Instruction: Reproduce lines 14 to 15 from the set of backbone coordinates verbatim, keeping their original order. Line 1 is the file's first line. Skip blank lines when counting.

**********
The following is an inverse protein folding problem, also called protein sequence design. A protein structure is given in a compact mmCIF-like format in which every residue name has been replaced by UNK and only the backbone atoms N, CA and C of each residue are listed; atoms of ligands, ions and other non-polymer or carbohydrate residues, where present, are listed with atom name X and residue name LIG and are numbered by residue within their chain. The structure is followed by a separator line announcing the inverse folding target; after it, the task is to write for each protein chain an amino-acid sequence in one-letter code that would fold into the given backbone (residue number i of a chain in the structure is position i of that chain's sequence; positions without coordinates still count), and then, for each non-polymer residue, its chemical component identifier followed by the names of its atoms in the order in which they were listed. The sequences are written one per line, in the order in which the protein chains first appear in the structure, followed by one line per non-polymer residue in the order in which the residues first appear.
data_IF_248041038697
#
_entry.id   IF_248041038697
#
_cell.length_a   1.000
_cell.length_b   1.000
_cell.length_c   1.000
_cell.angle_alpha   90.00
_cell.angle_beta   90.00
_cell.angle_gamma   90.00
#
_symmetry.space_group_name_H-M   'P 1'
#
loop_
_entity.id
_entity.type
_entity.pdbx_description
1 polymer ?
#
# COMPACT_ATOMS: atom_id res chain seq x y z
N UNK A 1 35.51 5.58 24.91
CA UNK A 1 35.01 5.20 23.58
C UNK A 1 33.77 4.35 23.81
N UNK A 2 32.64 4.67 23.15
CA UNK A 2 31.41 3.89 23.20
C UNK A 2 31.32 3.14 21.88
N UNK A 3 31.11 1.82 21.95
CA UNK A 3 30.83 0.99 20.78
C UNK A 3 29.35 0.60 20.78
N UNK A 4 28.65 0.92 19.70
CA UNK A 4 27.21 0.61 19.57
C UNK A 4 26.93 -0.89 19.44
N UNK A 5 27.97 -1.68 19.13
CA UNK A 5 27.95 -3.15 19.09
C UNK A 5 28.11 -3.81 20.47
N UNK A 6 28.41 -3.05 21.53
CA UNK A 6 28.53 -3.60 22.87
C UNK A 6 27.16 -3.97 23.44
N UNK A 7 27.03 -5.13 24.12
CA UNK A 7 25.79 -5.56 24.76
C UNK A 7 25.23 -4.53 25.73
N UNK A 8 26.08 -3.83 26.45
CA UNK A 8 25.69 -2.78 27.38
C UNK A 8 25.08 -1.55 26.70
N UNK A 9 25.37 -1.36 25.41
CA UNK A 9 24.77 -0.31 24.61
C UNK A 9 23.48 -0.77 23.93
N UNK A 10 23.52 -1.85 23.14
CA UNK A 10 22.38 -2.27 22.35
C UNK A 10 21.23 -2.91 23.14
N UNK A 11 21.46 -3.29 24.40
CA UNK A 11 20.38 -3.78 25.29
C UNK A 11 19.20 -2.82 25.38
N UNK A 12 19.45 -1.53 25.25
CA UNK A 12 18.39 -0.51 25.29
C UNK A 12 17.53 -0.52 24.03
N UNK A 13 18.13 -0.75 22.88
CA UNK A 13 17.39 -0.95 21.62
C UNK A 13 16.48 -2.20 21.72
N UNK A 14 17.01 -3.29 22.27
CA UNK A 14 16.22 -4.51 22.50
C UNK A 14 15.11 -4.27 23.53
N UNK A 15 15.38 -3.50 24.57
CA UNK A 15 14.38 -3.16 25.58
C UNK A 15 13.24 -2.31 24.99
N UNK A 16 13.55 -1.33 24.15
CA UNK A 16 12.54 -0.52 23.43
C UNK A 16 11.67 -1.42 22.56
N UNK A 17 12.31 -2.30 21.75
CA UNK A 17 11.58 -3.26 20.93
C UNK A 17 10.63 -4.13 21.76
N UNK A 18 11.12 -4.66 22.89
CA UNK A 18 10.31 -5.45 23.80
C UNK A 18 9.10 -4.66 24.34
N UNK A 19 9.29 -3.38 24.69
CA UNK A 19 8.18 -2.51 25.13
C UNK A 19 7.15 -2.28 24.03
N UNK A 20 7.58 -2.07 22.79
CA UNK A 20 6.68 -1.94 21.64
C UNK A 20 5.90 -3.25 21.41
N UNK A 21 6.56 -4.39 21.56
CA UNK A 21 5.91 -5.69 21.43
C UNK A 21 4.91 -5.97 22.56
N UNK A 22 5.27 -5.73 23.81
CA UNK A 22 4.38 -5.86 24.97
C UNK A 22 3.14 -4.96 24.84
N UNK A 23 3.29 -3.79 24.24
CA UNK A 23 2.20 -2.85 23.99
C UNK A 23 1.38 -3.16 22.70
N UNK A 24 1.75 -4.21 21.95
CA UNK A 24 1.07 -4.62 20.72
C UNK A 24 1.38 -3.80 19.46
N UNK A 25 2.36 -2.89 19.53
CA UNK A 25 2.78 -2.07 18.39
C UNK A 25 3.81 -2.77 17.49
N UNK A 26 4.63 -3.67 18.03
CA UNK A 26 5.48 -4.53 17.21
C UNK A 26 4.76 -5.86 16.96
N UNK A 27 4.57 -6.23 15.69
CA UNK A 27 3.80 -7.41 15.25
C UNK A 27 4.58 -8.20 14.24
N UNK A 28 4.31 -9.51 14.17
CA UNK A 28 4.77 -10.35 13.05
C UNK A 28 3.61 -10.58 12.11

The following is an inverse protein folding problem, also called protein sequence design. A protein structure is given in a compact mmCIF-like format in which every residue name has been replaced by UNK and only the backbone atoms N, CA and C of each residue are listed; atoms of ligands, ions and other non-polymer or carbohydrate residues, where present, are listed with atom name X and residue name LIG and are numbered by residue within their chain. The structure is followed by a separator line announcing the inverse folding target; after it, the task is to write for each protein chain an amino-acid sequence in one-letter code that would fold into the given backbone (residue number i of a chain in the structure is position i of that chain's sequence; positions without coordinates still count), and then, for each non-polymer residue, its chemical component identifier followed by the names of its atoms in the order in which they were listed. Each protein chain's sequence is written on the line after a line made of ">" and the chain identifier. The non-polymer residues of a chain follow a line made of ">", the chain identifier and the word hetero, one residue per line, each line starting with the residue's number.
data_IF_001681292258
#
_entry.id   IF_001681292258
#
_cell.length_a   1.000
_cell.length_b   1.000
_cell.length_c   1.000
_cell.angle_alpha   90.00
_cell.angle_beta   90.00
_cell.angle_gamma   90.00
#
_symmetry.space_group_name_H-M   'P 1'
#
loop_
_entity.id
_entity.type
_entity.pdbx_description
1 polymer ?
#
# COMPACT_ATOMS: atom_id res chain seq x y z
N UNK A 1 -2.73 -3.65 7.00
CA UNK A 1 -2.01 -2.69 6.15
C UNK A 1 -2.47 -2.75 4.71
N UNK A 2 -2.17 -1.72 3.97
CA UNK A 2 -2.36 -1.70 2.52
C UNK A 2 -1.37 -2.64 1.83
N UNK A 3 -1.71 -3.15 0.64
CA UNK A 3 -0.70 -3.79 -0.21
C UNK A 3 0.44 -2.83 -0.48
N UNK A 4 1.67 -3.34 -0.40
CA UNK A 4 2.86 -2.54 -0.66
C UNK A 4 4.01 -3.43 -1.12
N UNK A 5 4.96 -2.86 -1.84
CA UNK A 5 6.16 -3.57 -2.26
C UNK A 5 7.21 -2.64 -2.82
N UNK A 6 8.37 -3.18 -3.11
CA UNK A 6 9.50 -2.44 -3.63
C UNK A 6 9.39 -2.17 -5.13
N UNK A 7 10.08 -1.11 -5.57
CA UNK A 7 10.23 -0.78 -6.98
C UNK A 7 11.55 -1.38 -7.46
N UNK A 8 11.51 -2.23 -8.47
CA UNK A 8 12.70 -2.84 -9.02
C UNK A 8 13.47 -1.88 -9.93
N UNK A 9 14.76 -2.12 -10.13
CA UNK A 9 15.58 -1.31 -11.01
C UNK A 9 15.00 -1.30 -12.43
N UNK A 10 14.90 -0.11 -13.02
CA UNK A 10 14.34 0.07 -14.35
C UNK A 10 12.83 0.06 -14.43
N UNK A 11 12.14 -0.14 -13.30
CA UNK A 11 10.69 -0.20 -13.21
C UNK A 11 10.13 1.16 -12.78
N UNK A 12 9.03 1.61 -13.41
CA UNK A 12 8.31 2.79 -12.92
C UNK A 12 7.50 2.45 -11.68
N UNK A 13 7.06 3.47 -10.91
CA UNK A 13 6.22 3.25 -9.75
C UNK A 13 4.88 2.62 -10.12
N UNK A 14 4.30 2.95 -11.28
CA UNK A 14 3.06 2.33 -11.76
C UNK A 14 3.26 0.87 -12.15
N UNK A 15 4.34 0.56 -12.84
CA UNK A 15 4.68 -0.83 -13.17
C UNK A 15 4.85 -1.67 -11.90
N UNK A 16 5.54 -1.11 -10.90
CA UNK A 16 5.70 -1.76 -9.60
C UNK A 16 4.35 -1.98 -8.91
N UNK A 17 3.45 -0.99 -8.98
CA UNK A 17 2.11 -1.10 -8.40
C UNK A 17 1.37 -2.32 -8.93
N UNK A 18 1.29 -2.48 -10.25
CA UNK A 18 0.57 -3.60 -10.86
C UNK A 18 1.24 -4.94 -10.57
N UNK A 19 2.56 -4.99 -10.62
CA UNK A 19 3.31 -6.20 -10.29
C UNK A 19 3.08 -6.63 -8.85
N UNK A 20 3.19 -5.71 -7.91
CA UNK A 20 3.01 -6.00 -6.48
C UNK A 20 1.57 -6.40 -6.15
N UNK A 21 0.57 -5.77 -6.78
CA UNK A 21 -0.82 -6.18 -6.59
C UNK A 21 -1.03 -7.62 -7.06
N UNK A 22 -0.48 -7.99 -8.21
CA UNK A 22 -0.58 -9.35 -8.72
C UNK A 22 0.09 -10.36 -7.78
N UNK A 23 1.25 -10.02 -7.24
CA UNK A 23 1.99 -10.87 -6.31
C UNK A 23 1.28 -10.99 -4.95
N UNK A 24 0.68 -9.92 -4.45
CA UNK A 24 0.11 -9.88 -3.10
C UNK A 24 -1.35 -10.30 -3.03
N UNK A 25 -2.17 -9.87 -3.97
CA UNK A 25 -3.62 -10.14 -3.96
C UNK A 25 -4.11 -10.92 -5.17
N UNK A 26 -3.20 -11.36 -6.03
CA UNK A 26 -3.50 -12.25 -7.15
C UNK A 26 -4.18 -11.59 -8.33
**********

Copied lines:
#
loop_